But anyway, the lyrics are all the same, except for the second time through the chorus, Siouxsie Sioux, rather than "You may be a lover but you ain't no dancer," sings "You may be a lover but you ain't no fucking dancer."

Now, what is the significance of this change in the song? Is it just part of the aesthetic of the punk movement, a big middle finger up in the air to the sort of people who liked the Beatles? But then why cover the song at all? Or is it that in 1978, ten years after the release of the White Album, things had not gotten better than 1968, but had gotten worse, so that this was not a whimsical reminisce of the "60s" but a rebirth of that manic energy that was somewhat, although perhaps in an un-dead sense, alive in those days?

Or maybe it's nothing but a coincidence. After all, Cake's cover of Gloria Gaynor's disco hit "I Will Survive" changes the lyric, "I would have changed that stupid lock," to "I would have changed my fucking lock." And I have no reason to find anything significant about that.

That's the thing about history and culture. Any significance is merely what you happen to find. And with that, I will go back to making significant progress in my mix tapes.


The Kind of Day

Today was totally the drink-a-beer-in-the-after-work-shower kind of day. After talking off my mud stained clothes and boots, I went to the fridge and withdrew the beer that I had been envisioning since about 11:30 this morning. It looked like this:

I twisted the cap off and flicked it into the recycle bin, and then turned and walked into the bathroom to turn on the water and draw the shower curtain. Then I took my first sip; it was a long draw, draining the neck of the bottle, and I felt my muscles begin to relax.

A lot of people place a lot of importance upon beer quality. I've tried a lot of these so-called quality beers, and they are good. But I really like the taste of certain, more economical brews. Miller High Life is one of them. Union made, and economically priced--served cold, it is a beverage a hard worker can feel good about imbibing.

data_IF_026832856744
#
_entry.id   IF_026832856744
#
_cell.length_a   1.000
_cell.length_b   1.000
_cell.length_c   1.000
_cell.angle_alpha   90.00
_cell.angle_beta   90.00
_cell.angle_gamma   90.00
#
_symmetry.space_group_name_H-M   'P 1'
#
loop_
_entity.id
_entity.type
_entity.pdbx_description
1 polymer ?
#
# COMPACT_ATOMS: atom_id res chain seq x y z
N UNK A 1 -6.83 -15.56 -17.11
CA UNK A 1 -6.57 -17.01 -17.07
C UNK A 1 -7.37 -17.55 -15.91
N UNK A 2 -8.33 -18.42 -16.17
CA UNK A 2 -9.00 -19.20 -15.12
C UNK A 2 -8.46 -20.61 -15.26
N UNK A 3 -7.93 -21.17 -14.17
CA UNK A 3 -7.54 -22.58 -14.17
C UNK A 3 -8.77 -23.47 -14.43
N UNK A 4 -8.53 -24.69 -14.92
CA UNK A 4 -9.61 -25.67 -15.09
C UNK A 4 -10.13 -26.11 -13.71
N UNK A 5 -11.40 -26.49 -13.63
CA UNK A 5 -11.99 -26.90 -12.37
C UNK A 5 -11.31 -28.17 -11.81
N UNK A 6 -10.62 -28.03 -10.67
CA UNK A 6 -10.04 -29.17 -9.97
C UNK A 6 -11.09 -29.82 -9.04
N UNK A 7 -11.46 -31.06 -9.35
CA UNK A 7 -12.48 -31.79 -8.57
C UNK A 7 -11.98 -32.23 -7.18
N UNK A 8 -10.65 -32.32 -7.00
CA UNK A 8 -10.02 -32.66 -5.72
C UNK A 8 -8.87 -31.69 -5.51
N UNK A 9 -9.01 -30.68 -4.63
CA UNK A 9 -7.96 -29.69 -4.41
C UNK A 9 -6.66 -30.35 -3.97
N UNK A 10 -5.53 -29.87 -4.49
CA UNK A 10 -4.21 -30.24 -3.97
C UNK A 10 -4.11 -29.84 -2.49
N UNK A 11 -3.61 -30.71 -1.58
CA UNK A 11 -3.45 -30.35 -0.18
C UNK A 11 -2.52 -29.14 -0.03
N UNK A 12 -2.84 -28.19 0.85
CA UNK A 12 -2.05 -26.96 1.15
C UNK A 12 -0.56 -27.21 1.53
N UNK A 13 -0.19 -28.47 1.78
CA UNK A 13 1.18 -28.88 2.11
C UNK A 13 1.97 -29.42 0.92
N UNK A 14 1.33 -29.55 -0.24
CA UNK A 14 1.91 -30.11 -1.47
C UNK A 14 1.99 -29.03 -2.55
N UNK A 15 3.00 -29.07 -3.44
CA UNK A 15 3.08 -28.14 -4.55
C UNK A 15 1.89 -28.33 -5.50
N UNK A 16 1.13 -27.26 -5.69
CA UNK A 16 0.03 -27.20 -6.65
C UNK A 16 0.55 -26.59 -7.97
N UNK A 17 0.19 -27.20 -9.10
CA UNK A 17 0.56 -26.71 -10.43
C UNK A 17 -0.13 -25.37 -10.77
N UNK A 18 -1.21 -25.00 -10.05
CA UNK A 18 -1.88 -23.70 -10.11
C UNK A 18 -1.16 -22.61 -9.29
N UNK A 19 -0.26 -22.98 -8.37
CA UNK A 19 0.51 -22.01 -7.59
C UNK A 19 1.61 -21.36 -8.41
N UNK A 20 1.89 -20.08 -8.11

This first-sip-description may sound like it came from a beer commercial, but frankly, it was that good. Idealized good. If the folks at Miller had approached me at that moment, standing naked in front of my warming shower, and asked me to write and star in a commercial for them, I would have done it. I would have done it because people deserve to know how much I was enjoying this beer at this time.

I got in the shower, and let the water run over me, through my hair, and down my back, washing off the dirt from the trench I dug today. I picked up the beer, which I had set on the small table next to the tub, and took another swing, enjoying the cold malty flavor as it washed into my stomach.

This sip was even more idyllic. The humidity from the shower caused cold lines of condensation to fog off the bottom of the bottle, wafting down through the steams of water. The foam bounced up the bottle as I tilted it back upright and away from my lips, and I could just hear the faint fizz of carbonation above the sound of the shower nozzle.

As I renewed my body through the miracle of indoor plumbing, I finished the entire beer. I'm not sure if I let the shower last as long as the beer, or whether I savored the beer until the shower was complete. After the last dregs had dripped into me, I let the water from the shower rinse the bottle so that it could be eventually recycled. I would have left the empty bottle on the table next to the tub as a milestone or shrine of my experience, but I knew my lover and housemate would not have appreciated that, so I took it back to the kitchen where it belonged.

I was relaxed, and ready for an evening.


Re-heating a Cold War

This little article details how the Russian military is souping itself back up, heating its leftovers and stirring up trouble. It continues the speculation in my little post on Iran and the Shanghai Cooperation Organization, about how Asia is not laying low, as the War on Terror may have us believe.

Not that I think the Cold War is going to reheat, but I think that when Americans talk and think about Asia they only think about the Middle East, and maybe Afghanistan, Pakistan, and Iran. The fact is Asia is huge, there are a lot of people there, and most of them are not content to let America run the world. Considering how the Project for a New American Century (the hardcore neocon crowd, look it up, it's an interesting conspiracy in itself) have dropped the ball with their "New Pearl Harbor" that was supposed to steel American ideology towards global dominance, I would say an increasing conflict with Asia will not be our finest hour either.

Basically it looks like trouble, from which no country will probably end up really doing much better. Instability is bad for most parties and peoples--not that stability is always better. But, while it happens we might as well take our historical lessons where we can, so that they tragedy of history is not a total loss. Most people probably won't take it to heart though.